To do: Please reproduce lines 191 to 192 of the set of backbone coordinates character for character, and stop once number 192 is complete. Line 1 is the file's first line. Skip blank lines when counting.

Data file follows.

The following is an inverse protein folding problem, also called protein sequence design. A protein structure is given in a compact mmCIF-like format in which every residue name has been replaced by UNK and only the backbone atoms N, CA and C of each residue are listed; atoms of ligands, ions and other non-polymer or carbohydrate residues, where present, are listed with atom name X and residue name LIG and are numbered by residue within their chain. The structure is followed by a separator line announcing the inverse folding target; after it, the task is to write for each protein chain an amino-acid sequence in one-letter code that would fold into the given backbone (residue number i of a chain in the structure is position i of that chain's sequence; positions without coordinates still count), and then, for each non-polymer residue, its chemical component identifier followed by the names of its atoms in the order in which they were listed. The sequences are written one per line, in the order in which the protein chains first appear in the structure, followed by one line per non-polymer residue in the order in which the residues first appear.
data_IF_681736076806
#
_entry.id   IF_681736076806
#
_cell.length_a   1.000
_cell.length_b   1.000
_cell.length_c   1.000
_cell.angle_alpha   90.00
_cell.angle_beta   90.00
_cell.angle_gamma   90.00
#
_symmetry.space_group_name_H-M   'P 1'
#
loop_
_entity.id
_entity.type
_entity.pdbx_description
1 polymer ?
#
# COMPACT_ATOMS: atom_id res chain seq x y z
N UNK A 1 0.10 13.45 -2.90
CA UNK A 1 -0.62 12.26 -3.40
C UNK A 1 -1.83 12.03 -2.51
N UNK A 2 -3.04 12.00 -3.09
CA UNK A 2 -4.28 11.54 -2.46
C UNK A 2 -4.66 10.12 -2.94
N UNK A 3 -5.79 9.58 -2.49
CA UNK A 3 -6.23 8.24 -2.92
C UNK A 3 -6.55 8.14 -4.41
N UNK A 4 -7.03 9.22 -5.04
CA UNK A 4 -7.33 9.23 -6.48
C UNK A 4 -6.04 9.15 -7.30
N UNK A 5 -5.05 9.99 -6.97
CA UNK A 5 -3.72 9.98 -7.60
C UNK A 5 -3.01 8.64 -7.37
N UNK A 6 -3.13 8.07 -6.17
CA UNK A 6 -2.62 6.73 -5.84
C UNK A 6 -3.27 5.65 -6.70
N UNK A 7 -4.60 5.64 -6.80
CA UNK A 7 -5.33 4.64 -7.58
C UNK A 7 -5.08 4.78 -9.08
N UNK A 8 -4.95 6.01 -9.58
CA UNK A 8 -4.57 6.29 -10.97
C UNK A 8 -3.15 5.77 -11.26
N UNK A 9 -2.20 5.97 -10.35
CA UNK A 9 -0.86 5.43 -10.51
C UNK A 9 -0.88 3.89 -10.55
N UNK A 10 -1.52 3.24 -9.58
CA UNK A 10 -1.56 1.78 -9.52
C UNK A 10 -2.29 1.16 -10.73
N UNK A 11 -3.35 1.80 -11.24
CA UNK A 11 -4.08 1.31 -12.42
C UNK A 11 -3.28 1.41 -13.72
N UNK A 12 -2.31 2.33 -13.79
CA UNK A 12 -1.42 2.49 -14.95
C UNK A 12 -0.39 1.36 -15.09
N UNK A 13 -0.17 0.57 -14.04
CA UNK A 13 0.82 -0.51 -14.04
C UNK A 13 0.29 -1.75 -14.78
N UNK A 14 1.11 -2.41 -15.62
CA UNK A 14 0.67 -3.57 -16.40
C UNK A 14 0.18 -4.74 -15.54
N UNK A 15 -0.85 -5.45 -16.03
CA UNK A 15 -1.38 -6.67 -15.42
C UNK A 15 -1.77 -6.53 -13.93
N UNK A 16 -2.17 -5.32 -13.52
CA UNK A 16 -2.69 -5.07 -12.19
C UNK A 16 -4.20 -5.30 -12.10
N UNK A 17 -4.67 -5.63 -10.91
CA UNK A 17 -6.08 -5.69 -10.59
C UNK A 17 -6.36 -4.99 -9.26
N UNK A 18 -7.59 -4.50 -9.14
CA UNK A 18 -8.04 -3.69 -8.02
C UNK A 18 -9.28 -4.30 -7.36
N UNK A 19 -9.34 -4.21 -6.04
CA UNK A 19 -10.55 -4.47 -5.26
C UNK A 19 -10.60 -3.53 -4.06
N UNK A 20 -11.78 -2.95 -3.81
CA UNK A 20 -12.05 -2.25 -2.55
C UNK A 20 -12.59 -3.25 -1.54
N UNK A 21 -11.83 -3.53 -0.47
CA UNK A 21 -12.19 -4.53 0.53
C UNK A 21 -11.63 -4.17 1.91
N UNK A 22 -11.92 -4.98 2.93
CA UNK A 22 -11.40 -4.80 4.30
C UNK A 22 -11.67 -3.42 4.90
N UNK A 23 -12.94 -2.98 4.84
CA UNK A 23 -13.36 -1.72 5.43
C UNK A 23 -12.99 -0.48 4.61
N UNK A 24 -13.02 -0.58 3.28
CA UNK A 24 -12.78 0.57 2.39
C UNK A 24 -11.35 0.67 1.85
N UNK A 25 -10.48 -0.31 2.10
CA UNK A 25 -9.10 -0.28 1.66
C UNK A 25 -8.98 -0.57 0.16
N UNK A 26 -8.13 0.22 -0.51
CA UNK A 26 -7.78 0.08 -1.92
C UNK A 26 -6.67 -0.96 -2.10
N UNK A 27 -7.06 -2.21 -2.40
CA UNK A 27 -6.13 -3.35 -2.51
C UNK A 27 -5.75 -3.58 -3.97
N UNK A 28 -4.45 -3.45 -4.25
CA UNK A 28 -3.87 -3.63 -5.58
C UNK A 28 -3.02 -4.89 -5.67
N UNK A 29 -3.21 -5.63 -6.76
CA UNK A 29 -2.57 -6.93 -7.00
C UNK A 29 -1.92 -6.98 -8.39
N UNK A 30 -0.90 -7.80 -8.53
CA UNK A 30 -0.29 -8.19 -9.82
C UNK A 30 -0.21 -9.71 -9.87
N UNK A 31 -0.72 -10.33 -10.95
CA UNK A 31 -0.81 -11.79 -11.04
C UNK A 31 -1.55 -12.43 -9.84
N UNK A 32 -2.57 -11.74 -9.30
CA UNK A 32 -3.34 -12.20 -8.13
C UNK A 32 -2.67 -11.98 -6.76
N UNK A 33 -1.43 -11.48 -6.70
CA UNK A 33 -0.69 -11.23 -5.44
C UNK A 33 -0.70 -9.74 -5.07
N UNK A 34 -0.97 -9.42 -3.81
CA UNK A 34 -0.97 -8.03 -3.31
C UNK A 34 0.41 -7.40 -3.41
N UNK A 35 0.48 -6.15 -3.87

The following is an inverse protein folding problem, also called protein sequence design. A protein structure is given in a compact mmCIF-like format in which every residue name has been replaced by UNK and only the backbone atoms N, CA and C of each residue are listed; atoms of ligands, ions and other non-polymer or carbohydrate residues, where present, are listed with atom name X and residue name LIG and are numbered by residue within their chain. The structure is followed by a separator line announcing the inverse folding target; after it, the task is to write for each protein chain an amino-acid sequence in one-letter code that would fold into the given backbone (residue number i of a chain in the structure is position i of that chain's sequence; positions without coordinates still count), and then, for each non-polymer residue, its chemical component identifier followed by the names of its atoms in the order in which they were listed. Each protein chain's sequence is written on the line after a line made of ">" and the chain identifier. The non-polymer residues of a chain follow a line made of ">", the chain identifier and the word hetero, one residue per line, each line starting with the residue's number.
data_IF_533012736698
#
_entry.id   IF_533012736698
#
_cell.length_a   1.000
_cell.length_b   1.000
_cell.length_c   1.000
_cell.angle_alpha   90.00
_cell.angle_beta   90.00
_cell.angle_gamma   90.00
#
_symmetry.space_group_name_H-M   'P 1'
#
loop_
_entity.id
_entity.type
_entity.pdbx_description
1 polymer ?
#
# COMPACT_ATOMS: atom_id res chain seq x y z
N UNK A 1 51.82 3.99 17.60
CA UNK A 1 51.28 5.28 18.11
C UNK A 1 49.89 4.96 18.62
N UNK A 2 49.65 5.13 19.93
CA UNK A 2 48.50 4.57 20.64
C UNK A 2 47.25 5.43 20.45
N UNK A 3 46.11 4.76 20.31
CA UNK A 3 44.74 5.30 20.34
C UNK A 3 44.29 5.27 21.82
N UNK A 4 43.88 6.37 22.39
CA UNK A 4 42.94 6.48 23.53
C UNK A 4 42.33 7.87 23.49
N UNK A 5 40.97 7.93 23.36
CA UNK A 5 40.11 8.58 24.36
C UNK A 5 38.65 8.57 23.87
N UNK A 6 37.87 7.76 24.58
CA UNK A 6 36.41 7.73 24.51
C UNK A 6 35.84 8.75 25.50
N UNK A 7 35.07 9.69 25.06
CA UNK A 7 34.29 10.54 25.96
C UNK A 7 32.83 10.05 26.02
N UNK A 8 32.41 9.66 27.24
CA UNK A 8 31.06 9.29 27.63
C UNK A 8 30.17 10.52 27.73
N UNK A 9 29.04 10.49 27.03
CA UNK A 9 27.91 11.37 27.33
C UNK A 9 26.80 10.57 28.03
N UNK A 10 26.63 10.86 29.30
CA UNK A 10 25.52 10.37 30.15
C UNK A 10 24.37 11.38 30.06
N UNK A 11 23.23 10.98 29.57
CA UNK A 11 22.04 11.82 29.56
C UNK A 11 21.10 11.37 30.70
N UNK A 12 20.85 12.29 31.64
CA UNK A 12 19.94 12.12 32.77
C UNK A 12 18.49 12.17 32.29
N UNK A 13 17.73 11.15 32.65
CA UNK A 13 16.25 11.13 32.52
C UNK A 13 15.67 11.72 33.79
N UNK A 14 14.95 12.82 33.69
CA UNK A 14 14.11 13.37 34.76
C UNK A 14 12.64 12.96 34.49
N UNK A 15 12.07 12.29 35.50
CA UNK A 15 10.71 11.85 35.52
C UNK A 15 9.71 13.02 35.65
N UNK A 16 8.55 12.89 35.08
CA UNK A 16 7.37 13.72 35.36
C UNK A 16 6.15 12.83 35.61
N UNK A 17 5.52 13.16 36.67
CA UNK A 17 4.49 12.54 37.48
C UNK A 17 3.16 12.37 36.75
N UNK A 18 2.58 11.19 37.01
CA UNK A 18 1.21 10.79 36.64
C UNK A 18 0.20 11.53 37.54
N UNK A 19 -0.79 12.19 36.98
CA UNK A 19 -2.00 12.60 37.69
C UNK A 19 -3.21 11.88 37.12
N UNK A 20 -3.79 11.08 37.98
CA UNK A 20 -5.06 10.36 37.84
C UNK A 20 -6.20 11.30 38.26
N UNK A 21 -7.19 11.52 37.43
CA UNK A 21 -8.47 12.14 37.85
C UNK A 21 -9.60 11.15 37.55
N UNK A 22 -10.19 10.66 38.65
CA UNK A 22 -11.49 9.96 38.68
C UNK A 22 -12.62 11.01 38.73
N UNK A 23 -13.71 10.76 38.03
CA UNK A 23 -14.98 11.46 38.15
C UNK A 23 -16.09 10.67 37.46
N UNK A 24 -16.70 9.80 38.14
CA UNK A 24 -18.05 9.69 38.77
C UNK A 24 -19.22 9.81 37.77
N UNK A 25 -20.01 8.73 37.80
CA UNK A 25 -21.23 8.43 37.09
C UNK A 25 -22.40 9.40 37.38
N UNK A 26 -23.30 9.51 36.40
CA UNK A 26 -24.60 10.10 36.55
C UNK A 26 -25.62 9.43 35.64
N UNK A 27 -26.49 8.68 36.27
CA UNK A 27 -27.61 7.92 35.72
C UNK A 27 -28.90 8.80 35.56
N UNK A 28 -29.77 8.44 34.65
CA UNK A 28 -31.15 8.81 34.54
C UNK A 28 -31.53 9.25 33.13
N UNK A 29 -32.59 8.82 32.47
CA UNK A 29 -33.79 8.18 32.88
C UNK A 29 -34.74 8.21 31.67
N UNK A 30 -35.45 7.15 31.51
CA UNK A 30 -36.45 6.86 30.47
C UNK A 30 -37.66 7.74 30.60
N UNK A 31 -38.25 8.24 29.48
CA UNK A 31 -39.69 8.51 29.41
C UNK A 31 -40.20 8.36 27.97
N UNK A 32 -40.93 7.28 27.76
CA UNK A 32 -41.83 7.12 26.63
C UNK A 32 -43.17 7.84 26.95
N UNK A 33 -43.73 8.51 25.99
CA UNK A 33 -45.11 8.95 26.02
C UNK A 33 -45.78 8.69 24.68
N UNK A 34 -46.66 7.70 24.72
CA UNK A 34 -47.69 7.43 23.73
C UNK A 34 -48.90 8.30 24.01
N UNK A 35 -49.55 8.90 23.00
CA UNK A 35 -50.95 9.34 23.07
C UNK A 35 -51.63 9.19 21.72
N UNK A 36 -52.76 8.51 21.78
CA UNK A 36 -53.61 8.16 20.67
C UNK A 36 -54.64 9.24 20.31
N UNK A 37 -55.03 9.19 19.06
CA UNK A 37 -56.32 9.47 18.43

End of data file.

N UNK A 16 8.55 12.89 35.08
CA UNK A 16 7.37 13.72 35.36